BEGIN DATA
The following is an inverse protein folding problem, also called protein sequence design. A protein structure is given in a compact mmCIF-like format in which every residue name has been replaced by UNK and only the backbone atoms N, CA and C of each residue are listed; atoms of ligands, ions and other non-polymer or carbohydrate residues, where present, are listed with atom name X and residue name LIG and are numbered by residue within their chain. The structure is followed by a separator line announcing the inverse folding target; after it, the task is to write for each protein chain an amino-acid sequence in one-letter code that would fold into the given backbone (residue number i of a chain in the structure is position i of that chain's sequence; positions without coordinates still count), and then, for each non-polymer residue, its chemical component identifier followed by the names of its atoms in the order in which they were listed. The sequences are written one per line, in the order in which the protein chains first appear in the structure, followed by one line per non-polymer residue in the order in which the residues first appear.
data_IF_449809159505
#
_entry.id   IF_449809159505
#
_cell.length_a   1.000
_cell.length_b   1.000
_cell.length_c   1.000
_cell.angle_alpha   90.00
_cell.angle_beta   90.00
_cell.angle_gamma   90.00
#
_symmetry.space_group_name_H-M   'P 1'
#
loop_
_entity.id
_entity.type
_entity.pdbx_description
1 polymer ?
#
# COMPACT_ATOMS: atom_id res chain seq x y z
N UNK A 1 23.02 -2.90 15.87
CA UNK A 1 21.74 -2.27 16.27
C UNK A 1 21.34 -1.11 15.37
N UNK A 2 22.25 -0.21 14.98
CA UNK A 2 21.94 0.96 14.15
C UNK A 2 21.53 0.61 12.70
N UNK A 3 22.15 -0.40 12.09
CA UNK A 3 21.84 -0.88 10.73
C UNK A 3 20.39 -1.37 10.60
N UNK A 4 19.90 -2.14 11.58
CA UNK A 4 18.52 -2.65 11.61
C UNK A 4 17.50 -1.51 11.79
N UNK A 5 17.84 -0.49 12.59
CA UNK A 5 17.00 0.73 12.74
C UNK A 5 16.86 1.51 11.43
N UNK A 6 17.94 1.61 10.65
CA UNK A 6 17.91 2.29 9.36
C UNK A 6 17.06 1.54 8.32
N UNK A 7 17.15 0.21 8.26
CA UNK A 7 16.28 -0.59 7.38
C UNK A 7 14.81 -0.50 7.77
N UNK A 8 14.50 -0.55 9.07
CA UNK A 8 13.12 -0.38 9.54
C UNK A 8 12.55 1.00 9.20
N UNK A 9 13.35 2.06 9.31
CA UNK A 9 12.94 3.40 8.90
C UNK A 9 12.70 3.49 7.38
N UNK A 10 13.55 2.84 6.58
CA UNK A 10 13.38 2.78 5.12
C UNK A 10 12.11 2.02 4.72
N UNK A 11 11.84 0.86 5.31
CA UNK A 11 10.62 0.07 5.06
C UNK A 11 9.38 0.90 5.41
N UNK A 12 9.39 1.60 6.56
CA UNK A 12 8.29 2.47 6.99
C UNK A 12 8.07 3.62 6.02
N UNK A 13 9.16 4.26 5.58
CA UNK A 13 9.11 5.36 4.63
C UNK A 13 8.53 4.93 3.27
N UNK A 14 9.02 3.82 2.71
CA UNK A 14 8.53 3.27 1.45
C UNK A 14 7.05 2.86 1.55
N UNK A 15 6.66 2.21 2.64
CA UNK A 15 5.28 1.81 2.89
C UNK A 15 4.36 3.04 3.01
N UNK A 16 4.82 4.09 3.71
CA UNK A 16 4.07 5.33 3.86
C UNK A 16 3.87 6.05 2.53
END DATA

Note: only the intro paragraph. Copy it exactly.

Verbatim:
The following is an inverse protein folding problem, also called protein sequence design. A protein structure is given in a compact mmCIF-like format in which every residue name has been replaced by UNK and only the backbone atoms N, CA and C of each residue are listed; atoms of ligands, ions and other non-polymer or carbohydrate residues, where present, are listed with atom name X and residue name LIG and are numbered by residue within their chain. The structure is followed by a separator line announcing the inverse folding target; after it, the task is to write for each protein chain an amino-acid sequence in one-letter code that would fold into the given backbone (residue number i of a chain in the structure is position i of that chain's sequence; positions without coordinates still count), and then, for each non-polymer residue, its chemical component identifier followed by the names of its atoms in the order in which they were listed. The sequences are written one per line, in the order in which the protein chains first appear in the structure, followed by one line per non-polymer residue in the order in which the residues first appear.